Monthly Archives: September 2013

Department of Illegal Superheros

Laurie says:

I saw this Illegal Superhero installation last week at the Galeria De La Raza. My friend SJ took the photos. (I was the photographer without camera.) It appealed both to my political and my comic book sensibility.

The artist, Neil Rivas, said this in the Huffington Post last year

I started thinking about all these comic book heroes and how growing up it wasn’t a big deal where these superheroes were from and where they would end up, what borders they crossed,” Rivas said. “That experience and then the heated debate surrounding immigration policy in the U.S., it just made sense to me that I would tackle that issue and challenge the dichotomy of good and evil and, more specifically, immigration policy through these comic book characters… If humans can be considered illegal according to our immigration laws, then that must be applied to superheroes as well.




Roshini Muniam Goes to Space Camp … and It’s Not a Fairy Tale

Debbie says:

Once upon a time …

a deodorant for men sponsored a Global Space Camp for winners of a contest. Really.

Axe is a commercial deodorant from Unilever that, in its copywriters’ own words, “helps guys smell good, feel great and look their best!” To say that their presentation and advertisements are sexist is to, well, reflect their image.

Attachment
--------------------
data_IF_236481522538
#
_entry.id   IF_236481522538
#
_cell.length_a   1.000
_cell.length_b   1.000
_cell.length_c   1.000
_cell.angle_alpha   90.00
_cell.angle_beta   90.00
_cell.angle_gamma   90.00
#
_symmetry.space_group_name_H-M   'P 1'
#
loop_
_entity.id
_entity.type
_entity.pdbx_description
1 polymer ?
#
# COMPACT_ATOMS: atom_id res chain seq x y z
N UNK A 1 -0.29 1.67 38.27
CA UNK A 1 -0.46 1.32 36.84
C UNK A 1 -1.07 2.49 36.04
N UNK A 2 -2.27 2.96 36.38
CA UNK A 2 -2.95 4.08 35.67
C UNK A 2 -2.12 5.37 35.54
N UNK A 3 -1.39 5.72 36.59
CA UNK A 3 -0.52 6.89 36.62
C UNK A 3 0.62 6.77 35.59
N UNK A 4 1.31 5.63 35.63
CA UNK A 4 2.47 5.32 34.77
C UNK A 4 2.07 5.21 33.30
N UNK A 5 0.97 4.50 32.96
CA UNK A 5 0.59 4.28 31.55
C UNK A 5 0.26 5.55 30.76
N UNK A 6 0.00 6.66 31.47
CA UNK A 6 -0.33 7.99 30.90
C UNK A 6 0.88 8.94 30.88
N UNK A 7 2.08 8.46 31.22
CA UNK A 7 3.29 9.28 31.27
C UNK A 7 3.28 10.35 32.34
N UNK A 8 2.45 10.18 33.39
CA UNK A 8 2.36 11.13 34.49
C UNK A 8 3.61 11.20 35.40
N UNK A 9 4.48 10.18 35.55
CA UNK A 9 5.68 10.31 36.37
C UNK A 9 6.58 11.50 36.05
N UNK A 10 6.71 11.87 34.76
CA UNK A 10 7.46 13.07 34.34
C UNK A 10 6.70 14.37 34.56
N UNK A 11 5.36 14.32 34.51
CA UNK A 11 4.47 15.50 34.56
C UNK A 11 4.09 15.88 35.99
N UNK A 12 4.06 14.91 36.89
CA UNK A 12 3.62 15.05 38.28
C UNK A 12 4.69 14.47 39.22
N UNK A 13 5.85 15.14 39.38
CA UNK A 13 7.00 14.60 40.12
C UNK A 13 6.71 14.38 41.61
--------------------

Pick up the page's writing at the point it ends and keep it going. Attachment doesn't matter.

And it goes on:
In keeping with what they would like to think is their hyper-masculine image, and to promote their new “Apollo” deodorant, AXE sponsored sixty Facebook contests, where voters pick their favorite candidate and the winners get an expense-paid trip to the Space Camp in Orlando, Florida, where participants go through training exercises. Of the 60 campers, 22 will actually participate in a space flight. Of course, the genius promoters at AXE/Unilever could be confident that their contest could only appeal to men. Slogan: “Leave a man. Come back a hero.”

After all, Sally Ride never went into space. Or Valentina Tereshkova. Christa McAuliffe didn’t die there. And there’s never been an all-woman space crew. Go AXE!

Among the countries AXE chose for its testosterone contest was Malaysia. And in Malaysia, Roshini Mumiam entered the contest … and won. Although she garnered a huge plurality of the votes (thanks in large part to Jaymee Goh and the #Rose4Space hashtag), victory didn’t come easy.


(Jaymee Goh is an acquaintance of mine, and a valiant activist for people of color in the science-fiction community; it’s great to see what other good work she does!)

Initial comments on Muniam’s entry in the contest included the argument that women should not be allowed to go into space, because we menstruate. To AXE’s credit, they pulled the offensive comments and refused to be sucked into the morass. To the voters’ credit, the backlash against Muniam, plus the social media campaign, seem to have been the reasons she won.

To recap: Corporate masculine product unwittingly orchestrates feminist/people of color social media victory and sends Malaysian woman to space camp, where she may very well get a chance to go into outer space.

The ending may not be quite “and they all lived happily ever after.” Still, the vicious sexist commenters got silenced and caused exactly what they hoped to prevent, the heroine goes to space camp, and her supporters chalk up an unqualified victory for the best of social media.